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Re: Poetry, Jingles, Doggerel and Song Lyrics

Postby Aurélien » 08 Jun 2014, 17:33

Thanks, Domino. :D A doozie it is. :lol:

I enjoy Joseph C. Lincoln's humour in both his regional (Cape Cod) tales, and his poetry.

'Aurélien Arkadiusz' 8)
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Re: Poetry, Jingles, Doggerel and Song Lyrics

Postby Daisy » 09 Jun 2014, 10:51

I found this in a little magazine:

Good Books by Edgar Guest

Good books are friendly things to own.
If you are busy they will wait.
They will not call you on the phone
Or wake you if the hour is late.
They stand together row by row,
Upon the low shelf or the high.
But if you're lonesome this you know:
You have a friend or two nearby.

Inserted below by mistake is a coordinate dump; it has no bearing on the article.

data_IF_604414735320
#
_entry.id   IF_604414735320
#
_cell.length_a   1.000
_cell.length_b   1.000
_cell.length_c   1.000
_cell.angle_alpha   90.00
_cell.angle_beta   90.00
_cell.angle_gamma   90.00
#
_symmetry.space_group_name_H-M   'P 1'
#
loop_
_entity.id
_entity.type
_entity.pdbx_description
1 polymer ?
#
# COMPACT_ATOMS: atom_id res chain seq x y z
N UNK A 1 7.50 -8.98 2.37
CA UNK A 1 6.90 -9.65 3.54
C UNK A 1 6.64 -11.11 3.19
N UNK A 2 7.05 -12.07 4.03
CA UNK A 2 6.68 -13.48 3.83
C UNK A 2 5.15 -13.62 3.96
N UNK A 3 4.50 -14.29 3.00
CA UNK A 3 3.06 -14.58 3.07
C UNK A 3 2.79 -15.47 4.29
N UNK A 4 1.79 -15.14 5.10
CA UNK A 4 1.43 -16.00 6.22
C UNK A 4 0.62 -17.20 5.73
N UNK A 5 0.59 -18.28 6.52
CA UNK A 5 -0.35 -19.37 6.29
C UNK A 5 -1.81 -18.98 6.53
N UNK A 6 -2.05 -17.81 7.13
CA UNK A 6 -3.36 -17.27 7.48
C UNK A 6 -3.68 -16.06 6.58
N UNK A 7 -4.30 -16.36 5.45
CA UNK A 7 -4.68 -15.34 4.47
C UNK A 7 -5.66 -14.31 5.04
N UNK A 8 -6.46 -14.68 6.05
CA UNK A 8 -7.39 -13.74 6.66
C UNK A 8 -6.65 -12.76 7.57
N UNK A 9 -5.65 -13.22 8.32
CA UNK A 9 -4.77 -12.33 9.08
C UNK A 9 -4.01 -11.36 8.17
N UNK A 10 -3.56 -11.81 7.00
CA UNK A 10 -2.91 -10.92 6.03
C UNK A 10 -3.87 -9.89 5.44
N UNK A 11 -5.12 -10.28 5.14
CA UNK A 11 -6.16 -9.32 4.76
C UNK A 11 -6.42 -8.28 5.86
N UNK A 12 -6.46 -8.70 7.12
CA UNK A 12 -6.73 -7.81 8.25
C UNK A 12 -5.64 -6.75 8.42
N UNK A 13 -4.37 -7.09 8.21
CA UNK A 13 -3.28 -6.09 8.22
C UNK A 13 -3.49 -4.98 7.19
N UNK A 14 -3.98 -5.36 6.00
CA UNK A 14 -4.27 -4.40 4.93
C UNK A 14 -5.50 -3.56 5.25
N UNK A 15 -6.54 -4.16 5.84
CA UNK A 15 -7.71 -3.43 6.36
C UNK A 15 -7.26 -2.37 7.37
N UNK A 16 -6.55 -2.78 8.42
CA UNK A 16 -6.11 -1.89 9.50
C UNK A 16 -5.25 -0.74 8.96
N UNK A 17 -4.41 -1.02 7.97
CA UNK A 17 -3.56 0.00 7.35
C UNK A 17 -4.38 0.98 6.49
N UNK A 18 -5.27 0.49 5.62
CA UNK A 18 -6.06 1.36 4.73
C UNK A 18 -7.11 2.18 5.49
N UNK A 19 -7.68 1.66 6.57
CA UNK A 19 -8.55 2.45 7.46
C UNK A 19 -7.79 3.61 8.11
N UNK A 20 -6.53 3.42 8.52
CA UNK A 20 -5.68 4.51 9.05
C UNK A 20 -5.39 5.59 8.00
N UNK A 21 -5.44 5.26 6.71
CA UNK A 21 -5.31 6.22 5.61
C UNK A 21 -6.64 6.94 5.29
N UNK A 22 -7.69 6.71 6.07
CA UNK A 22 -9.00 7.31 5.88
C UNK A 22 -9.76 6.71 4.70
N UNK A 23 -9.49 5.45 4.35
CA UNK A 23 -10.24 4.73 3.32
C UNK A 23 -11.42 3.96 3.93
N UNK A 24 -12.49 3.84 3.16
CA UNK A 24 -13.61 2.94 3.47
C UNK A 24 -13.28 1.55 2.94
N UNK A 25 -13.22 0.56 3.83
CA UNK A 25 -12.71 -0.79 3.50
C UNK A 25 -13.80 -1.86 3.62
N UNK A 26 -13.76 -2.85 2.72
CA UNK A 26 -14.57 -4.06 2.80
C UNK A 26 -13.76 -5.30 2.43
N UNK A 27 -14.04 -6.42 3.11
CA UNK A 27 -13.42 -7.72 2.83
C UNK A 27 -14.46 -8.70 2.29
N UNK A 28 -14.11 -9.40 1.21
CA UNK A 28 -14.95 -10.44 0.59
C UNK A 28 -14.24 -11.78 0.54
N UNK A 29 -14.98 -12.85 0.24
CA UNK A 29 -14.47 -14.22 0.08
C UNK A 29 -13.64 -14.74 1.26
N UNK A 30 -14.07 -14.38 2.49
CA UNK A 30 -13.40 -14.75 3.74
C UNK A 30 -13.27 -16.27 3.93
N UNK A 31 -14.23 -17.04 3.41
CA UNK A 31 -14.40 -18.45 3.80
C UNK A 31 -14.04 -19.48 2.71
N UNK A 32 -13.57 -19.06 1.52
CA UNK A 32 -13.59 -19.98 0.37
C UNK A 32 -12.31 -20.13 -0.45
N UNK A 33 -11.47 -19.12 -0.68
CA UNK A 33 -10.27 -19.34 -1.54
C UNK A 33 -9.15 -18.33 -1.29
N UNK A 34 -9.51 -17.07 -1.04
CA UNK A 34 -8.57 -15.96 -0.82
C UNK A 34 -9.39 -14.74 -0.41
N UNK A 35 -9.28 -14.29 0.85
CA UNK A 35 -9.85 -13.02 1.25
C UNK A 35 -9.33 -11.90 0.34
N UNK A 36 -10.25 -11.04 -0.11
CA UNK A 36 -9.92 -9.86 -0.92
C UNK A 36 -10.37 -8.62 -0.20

The fellowship of books is real,
They're never noisy when you're still.
They won't disturb you at your meal.
They'll comfort you when you are ill.
The lonesome hours they'll always share.
When slighted they will not complain.
And though for them you've ceased to care
Your constant friends they'll still remain.

Good books your faults will never see
Or tell about them round the town.
If you would have their company
You merely have to take them down.
They'll help you pass the time away,
They'll counsel give if that you need.
He has true friends for night and day
Who has a few good books to read.
'Tis loving and giving that makes life worth living.

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Re: Poetry, Jingles, Doggerel and Song Lyrics

Postby Eddie Muir » 09 Jun 2014, 11:46

Some great verse on this thread. 'Good Books' by Edgar Guest is excellent and very true, Daisy. :D
'Go down to the side-shows by the river this afternoon. I'll meet you somewhere in disguise. Bet you won't know me!' wrote Fatty.

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Re: Poetry, Jingles, Doggerel and Song Lyrics

Postby Aurélien » 09 Jun 2014, 12:25

Indeed, Daisy, Eddie, a very apt poem by Edgar Guest.

'Aurélien Arkadiusz' :D